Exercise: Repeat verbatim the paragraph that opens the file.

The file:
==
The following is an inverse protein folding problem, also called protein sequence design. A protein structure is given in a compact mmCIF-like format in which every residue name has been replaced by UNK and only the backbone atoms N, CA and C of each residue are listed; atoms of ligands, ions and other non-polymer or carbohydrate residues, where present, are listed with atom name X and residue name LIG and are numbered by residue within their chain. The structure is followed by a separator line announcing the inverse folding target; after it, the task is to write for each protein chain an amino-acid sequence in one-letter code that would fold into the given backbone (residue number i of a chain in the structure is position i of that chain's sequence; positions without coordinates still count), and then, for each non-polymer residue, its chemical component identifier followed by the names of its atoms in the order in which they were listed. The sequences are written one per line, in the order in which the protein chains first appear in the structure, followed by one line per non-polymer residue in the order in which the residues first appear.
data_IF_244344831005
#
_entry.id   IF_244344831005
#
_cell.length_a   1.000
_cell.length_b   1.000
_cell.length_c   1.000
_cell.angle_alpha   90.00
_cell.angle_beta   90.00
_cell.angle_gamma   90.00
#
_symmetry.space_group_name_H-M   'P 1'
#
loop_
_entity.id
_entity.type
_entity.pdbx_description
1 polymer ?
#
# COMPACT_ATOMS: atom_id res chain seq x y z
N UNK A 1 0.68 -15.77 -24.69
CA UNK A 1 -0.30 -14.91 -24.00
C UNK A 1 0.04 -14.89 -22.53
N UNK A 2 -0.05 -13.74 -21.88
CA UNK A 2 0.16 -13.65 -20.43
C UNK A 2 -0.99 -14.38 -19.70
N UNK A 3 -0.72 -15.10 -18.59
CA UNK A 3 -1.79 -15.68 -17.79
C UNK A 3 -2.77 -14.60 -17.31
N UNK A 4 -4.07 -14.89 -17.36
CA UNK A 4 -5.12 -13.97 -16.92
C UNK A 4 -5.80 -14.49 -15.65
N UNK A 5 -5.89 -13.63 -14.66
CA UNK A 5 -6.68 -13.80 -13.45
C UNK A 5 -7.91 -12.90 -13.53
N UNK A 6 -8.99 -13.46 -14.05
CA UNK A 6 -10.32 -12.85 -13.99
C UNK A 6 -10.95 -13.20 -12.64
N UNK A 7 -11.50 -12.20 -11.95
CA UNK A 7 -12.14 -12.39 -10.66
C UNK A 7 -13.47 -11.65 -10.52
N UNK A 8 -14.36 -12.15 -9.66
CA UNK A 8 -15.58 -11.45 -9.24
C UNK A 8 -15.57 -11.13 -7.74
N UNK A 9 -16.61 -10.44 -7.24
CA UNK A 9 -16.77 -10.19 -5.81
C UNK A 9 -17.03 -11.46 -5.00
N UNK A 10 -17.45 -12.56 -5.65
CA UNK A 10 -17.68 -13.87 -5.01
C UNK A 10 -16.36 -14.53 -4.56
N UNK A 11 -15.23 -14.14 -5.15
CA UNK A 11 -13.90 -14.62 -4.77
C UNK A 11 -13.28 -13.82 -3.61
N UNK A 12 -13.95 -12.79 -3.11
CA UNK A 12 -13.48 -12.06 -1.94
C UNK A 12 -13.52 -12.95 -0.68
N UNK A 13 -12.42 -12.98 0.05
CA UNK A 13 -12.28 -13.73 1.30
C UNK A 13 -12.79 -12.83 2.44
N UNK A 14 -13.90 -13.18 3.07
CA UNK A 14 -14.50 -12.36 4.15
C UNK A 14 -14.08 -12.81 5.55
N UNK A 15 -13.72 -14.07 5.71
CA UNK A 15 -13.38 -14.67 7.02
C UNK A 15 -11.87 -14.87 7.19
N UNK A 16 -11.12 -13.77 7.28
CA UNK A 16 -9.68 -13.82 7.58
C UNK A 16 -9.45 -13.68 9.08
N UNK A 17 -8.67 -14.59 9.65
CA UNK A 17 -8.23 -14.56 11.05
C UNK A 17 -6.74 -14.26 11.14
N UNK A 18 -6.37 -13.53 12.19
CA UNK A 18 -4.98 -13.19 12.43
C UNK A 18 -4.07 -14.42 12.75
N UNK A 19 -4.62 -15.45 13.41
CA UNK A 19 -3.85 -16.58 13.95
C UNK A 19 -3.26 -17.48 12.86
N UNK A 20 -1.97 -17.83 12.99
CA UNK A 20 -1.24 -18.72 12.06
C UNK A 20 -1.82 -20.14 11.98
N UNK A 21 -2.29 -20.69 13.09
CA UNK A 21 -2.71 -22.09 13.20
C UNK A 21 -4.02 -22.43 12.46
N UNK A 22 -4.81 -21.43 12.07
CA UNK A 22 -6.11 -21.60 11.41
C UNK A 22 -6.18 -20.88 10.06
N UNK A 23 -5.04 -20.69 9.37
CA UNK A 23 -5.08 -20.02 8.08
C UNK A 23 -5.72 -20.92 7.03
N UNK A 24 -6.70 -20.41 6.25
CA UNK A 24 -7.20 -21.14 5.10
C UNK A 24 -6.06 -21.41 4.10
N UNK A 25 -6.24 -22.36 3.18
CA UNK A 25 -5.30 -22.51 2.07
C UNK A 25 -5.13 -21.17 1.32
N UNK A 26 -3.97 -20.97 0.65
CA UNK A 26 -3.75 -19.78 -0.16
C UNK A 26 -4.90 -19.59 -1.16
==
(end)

The following is an inverse protein folding problem, also called protein sequence design. A protein structure is given in a compact mmCIF-like format in which every residue name has been replaced by UNK and only the backbone atoms N, CA and C of each residue are listed; atoms of ligands, ions and other non-polymer or carbohydrate residues, where present, are listed with atom name X and residue name LIG and are numbered by residue within their chain. The structure is followed by a separator line announcing the inverse folding target; after it, the task is to write for each protein chain an amino-acid sequence in one-letter code that would fold into the given backbone (residue number i of a chain in the structure is position i of that chain's sequence; positions without coordinates still count), and then, for each non-polymer residue, its chemical component identifier followed by the names of its atoms in the order in which they were listed. The sequences are written one per line, in the order in which the protein chains first appear in the structure, followed by one line per non-polymer residue in the order in which the residues first appear.